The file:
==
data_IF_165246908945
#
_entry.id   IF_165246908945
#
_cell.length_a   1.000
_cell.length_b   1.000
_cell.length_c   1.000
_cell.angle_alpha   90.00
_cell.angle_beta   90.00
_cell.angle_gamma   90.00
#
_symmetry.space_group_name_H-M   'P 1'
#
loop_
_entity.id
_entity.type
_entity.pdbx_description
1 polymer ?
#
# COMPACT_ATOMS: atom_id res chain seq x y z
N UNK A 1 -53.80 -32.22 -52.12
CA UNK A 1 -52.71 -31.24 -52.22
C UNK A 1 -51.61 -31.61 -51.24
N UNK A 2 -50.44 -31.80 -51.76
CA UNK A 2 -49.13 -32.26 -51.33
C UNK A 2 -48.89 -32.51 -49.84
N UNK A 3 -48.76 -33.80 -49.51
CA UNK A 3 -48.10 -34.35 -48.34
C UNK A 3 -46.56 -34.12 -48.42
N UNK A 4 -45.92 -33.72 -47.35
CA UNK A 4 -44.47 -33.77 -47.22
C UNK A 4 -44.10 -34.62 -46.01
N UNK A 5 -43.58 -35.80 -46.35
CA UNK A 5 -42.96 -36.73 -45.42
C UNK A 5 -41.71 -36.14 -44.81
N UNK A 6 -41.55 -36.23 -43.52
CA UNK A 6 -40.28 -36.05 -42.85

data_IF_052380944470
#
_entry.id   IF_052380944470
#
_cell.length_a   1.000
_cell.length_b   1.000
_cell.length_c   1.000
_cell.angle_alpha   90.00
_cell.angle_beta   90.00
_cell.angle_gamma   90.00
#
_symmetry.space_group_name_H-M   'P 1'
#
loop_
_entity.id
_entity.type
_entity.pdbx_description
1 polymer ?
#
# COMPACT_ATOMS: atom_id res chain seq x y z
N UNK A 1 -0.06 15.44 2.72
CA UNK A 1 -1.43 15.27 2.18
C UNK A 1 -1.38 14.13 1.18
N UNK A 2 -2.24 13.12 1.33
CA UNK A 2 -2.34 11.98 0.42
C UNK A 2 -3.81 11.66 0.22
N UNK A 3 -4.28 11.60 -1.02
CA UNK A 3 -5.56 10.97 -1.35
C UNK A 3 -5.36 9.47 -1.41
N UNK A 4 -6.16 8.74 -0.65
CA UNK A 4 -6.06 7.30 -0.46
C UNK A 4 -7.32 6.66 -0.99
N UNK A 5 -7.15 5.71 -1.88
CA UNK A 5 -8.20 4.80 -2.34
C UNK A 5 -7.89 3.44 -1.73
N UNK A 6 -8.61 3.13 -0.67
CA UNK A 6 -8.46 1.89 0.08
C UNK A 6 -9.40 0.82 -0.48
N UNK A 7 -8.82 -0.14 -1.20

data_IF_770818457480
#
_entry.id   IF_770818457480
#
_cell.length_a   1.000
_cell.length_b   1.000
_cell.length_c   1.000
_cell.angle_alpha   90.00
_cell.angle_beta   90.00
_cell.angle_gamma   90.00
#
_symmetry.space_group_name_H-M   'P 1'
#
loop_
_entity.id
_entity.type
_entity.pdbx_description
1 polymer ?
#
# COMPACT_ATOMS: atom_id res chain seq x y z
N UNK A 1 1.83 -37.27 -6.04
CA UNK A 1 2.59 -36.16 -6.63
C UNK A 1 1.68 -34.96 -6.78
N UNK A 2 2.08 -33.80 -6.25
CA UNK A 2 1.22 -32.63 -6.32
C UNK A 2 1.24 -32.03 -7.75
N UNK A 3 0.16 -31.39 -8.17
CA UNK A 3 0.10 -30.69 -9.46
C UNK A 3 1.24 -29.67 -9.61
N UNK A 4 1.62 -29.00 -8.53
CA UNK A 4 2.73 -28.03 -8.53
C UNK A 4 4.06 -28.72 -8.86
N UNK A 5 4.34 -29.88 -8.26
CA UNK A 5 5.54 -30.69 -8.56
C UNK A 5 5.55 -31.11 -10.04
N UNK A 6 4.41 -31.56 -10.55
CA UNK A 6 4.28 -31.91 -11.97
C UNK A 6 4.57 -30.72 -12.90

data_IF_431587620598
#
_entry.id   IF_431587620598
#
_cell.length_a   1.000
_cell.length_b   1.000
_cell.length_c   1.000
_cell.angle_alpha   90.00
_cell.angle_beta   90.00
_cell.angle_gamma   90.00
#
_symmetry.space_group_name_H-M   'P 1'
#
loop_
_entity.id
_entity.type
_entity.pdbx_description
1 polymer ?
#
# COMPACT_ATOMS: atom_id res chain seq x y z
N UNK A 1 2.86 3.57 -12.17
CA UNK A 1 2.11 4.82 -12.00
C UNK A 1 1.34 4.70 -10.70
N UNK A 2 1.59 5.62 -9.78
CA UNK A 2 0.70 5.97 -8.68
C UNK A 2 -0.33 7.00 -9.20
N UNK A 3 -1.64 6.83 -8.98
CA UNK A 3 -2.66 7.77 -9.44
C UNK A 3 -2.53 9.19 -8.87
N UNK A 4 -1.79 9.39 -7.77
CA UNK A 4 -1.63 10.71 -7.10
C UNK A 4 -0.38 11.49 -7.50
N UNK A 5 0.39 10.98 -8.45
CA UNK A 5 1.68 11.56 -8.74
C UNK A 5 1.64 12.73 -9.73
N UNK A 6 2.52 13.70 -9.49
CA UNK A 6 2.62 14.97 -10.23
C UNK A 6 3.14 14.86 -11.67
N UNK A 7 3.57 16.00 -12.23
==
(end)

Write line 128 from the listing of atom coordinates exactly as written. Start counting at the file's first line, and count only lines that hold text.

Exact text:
loop_